It sounds as if you are worried that her behavior is getting worse. That is a possibility, and in any case, dealing with her when she has become a rebellious, hormonal teenager will be even more challenging. What you want to do is start developing ways to correct her behavior (or, even better, to teach her to correct herself) now when she is young.

I'm a big fan of crafting consequences to fit the "crime". She broke her iPad in a fit of rage. Et voila. She has created her own consequences. You can sympathize with her ("I'm sorry you broke your iPad and that you don't have it any more, I know you liked it a lot..")

But in order to get her iPad back, you certainly need a way to be certain she won't do it again. ("It costs too much to buy expensive electronics if people are going to break them" "I'm not, I promise", etc, "Okay, I'd really like for that to happen. How can I help you learn how to express your anger safely? How about this..? Do you think that's a good way to let yourself be angry?") Show her that you are applying those techniques yourself, when you are angry, and be prepared to react calmly and appropriately when she brings it to your attention when you fail. She'll be far more likely to imitate you than to simply do as she is told.

Do you read to her? Maybe you could read a couple of books to her about dealing with anger, and then afterwards discuss together how she might apply what she has learned to both the original incident and to other things that are currently making her angry in her life, or things that might make her angry. Maybe at the dinner table you could each talk about a time that you were angry during the day, and whether you were able to apply your safe anger habits. If you failed, tell a story about what it would have been like if you had handled the situation that way you wanted to.

This will help to teach her to "own" her own anger, and make you a partner in helping her to cope with her own problems. Make sure she understands that it is okay to be angry, just not to do hurtful or destructive things while she is being angry.

Here are a few suggestion for good childrens' books that deal with anger:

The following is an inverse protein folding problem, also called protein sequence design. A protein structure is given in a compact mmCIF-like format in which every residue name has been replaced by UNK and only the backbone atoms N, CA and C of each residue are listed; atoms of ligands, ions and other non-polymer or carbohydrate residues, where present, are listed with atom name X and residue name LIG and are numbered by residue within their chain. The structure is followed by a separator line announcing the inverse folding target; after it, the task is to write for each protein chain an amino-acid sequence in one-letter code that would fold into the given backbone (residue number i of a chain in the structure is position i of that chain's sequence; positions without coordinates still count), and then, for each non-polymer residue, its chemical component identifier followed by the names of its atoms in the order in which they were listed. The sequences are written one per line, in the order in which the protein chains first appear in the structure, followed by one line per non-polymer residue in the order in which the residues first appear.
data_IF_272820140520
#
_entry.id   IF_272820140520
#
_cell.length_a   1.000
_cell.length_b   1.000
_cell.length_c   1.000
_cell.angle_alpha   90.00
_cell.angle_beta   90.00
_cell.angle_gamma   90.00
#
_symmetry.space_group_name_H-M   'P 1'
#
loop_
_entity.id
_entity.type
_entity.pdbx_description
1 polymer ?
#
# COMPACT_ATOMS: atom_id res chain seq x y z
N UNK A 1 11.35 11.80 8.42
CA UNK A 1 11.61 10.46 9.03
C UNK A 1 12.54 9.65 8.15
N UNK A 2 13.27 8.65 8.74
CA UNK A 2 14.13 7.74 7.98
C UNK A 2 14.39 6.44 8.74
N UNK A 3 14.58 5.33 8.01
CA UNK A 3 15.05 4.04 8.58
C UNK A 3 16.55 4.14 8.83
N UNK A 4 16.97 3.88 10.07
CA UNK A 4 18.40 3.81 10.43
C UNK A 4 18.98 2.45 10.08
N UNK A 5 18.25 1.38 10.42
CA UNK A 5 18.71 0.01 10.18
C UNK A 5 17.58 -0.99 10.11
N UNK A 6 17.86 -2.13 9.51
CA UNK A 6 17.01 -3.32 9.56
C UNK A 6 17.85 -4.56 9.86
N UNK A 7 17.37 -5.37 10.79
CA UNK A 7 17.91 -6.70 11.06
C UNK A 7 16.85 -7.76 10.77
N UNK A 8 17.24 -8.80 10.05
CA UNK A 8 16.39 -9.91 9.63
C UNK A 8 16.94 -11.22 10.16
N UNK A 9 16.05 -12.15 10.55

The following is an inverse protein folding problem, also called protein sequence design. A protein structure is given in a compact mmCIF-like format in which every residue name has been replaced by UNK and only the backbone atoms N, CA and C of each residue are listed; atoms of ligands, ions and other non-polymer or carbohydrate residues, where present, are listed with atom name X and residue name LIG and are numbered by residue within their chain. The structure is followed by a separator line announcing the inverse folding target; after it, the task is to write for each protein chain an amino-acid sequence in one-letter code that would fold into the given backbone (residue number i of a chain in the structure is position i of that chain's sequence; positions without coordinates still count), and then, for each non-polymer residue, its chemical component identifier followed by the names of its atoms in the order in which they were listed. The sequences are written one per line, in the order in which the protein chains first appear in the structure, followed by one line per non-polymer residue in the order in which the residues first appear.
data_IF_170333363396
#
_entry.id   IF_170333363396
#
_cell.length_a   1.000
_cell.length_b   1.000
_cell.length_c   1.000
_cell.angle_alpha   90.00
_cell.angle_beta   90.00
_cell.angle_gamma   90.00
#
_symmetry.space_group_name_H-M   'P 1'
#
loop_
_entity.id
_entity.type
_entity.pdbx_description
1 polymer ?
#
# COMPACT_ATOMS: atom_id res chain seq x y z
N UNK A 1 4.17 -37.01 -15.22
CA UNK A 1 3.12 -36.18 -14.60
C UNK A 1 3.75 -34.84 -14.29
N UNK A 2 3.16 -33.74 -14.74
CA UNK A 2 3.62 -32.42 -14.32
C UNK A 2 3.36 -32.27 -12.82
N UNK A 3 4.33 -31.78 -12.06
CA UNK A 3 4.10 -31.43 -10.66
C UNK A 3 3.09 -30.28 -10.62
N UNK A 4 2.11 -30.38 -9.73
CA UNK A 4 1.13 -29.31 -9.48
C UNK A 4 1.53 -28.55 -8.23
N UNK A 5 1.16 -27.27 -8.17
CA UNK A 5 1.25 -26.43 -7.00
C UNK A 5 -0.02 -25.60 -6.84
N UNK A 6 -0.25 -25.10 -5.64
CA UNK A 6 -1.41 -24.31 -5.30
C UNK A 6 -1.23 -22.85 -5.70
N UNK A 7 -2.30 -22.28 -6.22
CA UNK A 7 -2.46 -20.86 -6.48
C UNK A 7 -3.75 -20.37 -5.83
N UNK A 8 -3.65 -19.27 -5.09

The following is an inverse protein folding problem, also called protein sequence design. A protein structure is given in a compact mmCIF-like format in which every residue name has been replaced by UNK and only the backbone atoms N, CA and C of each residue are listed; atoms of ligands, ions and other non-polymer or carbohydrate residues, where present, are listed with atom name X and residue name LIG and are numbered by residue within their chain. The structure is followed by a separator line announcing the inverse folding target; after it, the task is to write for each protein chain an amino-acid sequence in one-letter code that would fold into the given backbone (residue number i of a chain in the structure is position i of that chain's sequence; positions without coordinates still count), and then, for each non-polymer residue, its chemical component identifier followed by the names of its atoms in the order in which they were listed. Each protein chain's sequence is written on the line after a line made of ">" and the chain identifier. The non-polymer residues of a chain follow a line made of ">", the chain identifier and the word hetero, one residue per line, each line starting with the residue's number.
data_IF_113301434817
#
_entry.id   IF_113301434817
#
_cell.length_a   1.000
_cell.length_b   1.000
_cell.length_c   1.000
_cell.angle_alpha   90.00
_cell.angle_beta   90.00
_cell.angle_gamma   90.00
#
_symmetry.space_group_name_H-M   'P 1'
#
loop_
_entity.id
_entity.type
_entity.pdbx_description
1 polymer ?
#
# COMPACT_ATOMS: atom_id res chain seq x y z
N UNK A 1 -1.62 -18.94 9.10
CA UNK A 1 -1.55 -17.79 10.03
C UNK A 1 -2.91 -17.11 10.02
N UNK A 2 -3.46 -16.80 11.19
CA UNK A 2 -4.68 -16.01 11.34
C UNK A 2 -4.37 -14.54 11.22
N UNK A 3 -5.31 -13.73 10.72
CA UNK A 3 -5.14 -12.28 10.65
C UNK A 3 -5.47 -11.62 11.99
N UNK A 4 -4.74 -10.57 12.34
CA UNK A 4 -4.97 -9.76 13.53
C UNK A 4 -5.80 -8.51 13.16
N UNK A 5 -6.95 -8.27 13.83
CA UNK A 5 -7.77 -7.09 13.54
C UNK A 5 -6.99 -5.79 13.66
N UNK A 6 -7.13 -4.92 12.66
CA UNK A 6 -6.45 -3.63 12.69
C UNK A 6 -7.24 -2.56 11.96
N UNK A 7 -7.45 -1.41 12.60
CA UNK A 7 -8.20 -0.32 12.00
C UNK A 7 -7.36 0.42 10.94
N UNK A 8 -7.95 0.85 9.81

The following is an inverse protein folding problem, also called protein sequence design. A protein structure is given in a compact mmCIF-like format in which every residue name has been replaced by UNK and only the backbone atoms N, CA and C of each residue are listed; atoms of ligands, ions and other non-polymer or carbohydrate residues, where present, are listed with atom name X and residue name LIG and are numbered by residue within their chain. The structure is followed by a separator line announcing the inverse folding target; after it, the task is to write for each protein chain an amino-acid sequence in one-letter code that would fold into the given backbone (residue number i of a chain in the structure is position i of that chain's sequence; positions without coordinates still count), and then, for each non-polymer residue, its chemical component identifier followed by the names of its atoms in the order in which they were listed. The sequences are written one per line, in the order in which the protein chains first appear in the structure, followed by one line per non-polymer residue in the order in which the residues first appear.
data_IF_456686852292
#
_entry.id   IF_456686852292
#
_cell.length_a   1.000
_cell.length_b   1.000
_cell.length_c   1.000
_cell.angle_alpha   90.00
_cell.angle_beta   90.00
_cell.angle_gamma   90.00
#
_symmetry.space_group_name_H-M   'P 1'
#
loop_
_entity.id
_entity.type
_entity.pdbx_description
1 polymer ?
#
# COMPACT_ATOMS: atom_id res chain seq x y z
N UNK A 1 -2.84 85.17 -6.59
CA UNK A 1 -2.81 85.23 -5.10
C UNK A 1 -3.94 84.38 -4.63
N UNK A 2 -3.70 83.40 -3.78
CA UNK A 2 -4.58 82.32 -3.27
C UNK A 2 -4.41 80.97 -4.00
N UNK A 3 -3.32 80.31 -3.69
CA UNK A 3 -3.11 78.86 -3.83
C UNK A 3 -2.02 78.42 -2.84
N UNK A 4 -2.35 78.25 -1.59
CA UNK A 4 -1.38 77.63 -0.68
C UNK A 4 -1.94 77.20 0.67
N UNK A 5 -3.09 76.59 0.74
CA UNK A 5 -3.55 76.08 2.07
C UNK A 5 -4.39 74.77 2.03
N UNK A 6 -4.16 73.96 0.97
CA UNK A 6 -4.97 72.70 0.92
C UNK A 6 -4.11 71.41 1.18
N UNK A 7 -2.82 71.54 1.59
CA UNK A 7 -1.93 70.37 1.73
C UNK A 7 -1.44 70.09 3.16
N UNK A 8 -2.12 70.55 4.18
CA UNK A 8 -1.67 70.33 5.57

When Sophie Gets Angry, Really, Really Angry by Molly Bang

Alexander and the Terrible, Horrible, No Good, Very Bad Day by Judith Viorst

When I Feel Angry by Albert Whitman

I'm Mad by Elizabeth Crary (also I'm Furious by the same author)

I'm Not Bad, I'm just Mad by Anna Greenwald

Once you have reached an agreement on how she wants to handle her anger, you might consider telling her that before you can buy another iPad (or any other electronics device that might be seen as a substitute) she has to show you that she can use her "good anger habits" for a period of time, say, two months.

When she has a fit of anger and forgets to apply the solutions that you and she discussed before, don't yell at her, just firmly and calmly bring it up "Let's see, we talked about ways to express your anger. Which one is this? Are you counting to fifteen with your eyes closed? Have you taken ten deep breaths?" Then give her a chance to do things "the right way", and if she does, you move on as if she'd done it right the first time. Praise her for making the effort. Only if she adamantly refuses to make the effort should you "reset the clock" and tell her, regretfully, "Oh no, I'm so sad that you weren't able to apply your good anger habits. I'd like to give you another chance, shall we try again?"

Don't set the bar so high that she can't reach it, but don't lower your expectations too low, and once you make an agreement, stick to it.

One final thing: educate yourself about how to handle your childrens' anger. Here are a couple of good articles:

http://www.huffingtonpost.com/dr-gail-gross/dos-and-donts-of-teaching-your-child-to-cope-with-anger_b_3202744.html

http://www.parents.com/toddlers-preschoolers/discipline/anger-management/helping-kids-handle-anger/